After a rocket-propelled grenade sent the Black Hawk helicopter tumbling out of the sky over Iraq, the medics got to work fast on the co-pilot, Capt. Duckworth. Standard operating procedure: cut away the desert-camo uniform before burnt fabric melds with burnt flesh. Get at the wounds. Stop the bleeding. Save what’s left.
When you show up at Walter Reed Medical Center in that kind of condition, you show up naked, with nothing except the hospital gown. So you’re given a “comfort kit,” a little backpack containing some toiletries and clothes. Duckworth awoke there around Thanksgiving 2004, a few weeks after the shootdown, to find a comfort kit waiting with slippers, a shaving kit and men’s jockey shorts.
She had to laugh.
“It was great. I don’t have feet, so I can’t wear the slippers, and you know, I just had my legs blown off, it’s not like I’m gonna shave my legs any time soon,” she chuckles. “I don’t have jockey, I’m not gonna wear men’s jockey shorts.”
Tammy Duckworth had just become the first female double amputee from Iraq, losing one leg above the knee and one below, but she had been a woman for a while already.
“They just had kits for men,” Duckworth says. “It never occurred to them to make kits for women.”
Duckworth is one of more than 282,000 American women who have deployed to Iraq and Afghanistan during a decade of war, according to Pentagon figures. That’s more than six times the number of women deployed in the first Gulf War and more than 35 times the number sent to Vietnam.
The 207,308 women currently serving on active duty comprise some 14.5 percent of the U.S. armed forces, according to the military. While more than 2 million women have served since the Revolutionary War, some 1.9 million of them are currently living — an unprecedented generation of women at war. The number of female veterans has doubled since 1990 and is expected to skyrocket given further drawdowns in the Middle East.
They are helicopter pilots, linguists and flight nurses, mechanics, mental health administrators and homeland security-force directors, intelligence officers and combat correspondents, Ph.D.s and amputees, Purple Heart recipients and prisoners of war. Seventy-one have become generals. One, in the Army, has four stars.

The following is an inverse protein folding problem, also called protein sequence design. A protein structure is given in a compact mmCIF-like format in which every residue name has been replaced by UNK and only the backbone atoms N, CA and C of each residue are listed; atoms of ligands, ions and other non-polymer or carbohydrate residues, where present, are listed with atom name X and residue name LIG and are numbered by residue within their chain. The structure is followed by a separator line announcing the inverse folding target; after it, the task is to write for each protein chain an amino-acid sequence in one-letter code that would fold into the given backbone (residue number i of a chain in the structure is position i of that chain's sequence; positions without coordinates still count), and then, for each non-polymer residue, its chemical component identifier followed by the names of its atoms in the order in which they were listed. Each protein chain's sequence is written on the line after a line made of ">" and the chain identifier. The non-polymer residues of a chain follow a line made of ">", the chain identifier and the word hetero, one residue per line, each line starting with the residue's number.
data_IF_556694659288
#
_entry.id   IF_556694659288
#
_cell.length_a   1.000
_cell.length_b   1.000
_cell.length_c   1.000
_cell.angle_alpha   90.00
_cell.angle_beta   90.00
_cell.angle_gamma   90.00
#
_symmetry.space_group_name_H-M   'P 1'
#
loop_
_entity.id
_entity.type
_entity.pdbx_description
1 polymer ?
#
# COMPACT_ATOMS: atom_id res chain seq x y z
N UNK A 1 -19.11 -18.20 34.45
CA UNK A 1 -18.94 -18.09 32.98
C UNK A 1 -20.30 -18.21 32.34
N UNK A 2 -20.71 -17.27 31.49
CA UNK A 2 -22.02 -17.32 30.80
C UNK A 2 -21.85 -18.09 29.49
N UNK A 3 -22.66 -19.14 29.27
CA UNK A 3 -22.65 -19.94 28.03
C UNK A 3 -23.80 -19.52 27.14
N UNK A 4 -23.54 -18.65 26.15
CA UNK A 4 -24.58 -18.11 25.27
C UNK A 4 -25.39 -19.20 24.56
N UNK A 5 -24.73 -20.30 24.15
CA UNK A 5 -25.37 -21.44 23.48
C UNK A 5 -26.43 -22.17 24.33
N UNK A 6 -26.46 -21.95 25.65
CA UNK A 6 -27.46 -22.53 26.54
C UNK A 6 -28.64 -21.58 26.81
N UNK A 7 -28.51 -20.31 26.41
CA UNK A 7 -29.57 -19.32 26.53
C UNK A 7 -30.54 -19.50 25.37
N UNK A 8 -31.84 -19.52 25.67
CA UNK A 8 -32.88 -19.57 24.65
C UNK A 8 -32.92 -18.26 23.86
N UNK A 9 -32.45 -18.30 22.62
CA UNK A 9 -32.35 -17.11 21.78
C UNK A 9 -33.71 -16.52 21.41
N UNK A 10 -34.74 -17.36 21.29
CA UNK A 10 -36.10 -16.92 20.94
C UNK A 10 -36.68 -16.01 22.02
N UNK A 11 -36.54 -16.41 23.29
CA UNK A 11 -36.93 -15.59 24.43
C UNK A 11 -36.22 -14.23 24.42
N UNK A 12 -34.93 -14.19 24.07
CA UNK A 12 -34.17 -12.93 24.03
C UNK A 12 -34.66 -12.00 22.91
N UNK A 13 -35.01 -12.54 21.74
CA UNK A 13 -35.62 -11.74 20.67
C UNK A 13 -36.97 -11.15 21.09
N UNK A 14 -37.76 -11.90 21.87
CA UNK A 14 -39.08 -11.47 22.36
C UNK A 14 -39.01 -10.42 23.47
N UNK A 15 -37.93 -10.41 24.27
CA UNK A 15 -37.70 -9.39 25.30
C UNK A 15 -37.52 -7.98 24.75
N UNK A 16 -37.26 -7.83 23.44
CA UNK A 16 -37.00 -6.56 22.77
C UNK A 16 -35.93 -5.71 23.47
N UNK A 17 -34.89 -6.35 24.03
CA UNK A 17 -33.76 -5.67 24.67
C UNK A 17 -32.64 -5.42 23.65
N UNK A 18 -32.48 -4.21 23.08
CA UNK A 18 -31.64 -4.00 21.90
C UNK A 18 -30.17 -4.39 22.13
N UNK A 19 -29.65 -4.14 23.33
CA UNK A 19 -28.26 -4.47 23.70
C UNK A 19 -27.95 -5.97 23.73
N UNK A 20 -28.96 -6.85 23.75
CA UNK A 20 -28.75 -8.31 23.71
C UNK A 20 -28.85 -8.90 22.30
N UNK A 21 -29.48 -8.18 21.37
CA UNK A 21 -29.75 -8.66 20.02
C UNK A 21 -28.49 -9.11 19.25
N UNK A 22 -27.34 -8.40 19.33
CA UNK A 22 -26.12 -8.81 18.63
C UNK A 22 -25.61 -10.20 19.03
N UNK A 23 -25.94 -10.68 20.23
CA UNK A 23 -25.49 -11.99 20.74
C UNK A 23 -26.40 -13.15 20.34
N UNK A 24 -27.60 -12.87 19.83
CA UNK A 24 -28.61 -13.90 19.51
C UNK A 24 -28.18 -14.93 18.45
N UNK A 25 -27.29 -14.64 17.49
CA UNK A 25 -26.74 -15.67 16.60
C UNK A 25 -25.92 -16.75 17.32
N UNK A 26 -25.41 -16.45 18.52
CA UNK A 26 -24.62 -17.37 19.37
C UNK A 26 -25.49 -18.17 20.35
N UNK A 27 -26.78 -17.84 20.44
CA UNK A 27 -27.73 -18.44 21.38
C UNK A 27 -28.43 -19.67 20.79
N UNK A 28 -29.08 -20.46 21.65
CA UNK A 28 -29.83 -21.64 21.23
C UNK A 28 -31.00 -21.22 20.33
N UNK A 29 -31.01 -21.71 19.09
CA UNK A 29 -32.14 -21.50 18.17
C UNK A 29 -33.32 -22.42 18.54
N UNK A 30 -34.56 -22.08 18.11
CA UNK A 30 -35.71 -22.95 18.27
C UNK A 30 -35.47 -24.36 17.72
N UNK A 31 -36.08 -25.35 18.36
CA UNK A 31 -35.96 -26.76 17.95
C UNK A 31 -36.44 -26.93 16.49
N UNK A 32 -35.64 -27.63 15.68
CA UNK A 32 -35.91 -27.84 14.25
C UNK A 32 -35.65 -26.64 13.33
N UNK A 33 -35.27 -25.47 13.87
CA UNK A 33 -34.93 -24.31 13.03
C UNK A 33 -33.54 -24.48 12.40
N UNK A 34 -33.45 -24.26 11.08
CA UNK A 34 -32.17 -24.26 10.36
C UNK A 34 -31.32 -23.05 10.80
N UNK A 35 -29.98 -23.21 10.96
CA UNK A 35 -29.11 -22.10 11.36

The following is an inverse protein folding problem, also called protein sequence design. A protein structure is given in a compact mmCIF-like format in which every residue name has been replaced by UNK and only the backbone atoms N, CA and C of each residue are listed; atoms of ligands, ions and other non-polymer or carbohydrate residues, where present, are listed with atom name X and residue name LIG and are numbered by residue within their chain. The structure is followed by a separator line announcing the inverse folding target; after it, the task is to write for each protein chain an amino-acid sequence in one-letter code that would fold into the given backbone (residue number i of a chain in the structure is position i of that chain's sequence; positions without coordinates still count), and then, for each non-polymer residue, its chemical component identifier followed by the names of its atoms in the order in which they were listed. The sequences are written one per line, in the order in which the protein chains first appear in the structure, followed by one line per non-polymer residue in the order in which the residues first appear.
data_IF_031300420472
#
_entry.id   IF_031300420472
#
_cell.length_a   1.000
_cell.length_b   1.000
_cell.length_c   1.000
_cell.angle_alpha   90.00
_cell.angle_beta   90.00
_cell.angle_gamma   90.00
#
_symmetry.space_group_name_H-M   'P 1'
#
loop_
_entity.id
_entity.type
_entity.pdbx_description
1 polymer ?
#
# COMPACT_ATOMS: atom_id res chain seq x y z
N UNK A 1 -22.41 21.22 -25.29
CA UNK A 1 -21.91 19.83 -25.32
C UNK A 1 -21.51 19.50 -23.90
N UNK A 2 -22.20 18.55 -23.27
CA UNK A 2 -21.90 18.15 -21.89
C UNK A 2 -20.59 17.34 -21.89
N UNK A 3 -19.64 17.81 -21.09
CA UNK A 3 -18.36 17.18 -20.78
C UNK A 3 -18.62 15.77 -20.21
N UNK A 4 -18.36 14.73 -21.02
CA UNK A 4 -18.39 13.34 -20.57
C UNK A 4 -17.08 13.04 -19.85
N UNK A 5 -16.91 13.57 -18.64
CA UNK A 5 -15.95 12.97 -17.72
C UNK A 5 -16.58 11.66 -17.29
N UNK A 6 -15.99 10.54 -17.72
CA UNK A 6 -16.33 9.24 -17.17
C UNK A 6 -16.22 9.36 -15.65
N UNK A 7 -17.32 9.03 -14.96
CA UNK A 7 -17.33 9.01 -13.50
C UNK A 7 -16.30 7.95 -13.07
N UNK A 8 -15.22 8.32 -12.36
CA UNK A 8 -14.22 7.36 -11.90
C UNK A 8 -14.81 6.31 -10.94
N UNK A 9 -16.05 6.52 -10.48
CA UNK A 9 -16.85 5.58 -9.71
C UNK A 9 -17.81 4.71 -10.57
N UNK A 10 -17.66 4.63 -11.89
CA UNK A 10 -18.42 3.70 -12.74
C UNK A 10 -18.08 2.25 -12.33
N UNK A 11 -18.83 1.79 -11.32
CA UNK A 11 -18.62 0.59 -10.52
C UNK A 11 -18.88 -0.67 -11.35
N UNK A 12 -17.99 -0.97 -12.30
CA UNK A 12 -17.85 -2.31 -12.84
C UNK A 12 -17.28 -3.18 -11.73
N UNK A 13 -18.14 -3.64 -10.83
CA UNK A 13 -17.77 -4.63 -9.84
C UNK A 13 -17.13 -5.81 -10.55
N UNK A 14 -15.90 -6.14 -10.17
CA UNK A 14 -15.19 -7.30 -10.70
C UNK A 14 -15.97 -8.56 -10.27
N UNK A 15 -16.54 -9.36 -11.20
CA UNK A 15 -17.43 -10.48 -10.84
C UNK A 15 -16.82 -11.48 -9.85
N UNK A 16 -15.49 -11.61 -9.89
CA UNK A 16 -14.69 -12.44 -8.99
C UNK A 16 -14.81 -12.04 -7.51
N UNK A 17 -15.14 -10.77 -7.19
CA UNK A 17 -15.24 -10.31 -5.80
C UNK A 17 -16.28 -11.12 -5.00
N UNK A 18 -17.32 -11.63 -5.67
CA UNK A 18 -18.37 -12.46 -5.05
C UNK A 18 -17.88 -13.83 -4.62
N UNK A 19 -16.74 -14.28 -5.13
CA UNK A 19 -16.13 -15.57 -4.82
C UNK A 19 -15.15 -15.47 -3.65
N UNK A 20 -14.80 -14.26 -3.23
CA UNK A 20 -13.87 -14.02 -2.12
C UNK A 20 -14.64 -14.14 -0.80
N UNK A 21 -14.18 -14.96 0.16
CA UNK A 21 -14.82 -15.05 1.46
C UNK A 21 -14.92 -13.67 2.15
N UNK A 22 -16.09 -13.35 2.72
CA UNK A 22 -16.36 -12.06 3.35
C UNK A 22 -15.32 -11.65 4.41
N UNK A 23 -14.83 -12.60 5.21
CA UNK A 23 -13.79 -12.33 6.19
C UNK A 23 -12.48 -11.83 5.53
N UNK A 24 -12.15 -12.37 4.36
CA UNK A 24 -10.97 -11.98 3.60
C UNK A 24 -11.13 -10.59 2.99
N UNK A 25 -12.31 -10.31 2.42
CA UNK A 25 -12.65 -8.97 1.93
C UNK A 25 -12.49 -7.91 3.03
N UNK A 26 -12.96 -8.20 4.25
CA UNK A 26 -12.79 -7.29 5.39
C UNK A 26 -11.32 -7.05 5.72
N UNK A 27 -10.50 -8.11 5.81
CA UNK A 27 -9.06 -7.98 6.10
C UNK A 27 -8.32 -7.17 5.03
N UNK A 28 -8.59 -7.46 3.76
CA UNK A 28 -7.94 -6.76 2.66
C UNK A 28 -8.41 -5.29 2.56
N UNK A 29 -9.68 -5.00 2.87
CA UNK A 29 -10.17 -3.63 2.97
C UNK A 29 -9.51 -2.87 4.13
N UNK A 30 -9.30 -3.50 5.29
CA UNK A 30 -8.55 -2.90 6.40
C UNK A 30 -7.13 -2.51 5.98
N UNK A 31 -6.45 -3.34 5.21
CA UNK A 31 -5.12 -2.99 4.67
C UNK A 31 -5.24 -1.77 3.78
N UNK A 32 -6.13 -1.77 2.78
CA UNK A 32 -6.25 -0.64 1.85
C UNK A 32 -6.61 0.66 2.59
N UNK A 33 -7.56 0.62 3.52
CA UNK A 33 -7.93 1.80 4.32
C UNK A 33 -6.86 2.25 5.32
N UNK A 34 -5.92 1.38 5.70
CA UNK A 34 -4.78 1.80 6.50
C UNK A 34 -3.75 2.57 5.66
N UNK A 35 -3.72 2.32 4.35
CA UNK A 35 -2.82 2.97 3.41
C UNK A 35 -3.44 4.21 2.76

Duckworth, who received the Purple Heart, is one of 868 servicewomen who have been wounded in Iraq and Afghanistan. One hundred forty-four have been killed.
Tammy Duckworth looks on as President Barack Obama departs from the White House in November 2009.
Yet while women are undeniably at war, the full extent of their roles and capabilities still isn’t formally recognized by the military brass. Today’s servicewomen perform many of the roles that official policy says they cannot. Often, their service and suffering remain ignored by or invisible to the Pentagon and the public.
“First thing we can do for women veterans is to raise the awareness that women are veterans,” says Maj. Gen. Irene Trowell-Harris, director of the Center for Women Veterans at the Department of Veterans Affairs and the first African American woman to reach the rank of general in the National Guard.
Of the 1.2 million positions available throughout the military, 252,179, roughly 21 percent, are closed to women, according to a Department of Defense report to Congress ordered under the defense budget bill for fiscal year 2011. At the report’s release in February, the DOD announced plans to open 14,325 more jobs — an additional 1.2 percent of that total — slated for implementation on Monday.
READ MORE of this informative and thought-provoking report: Unseen: Trailblazing Military Women Forced To Fight For Recognition, Equal Treatment.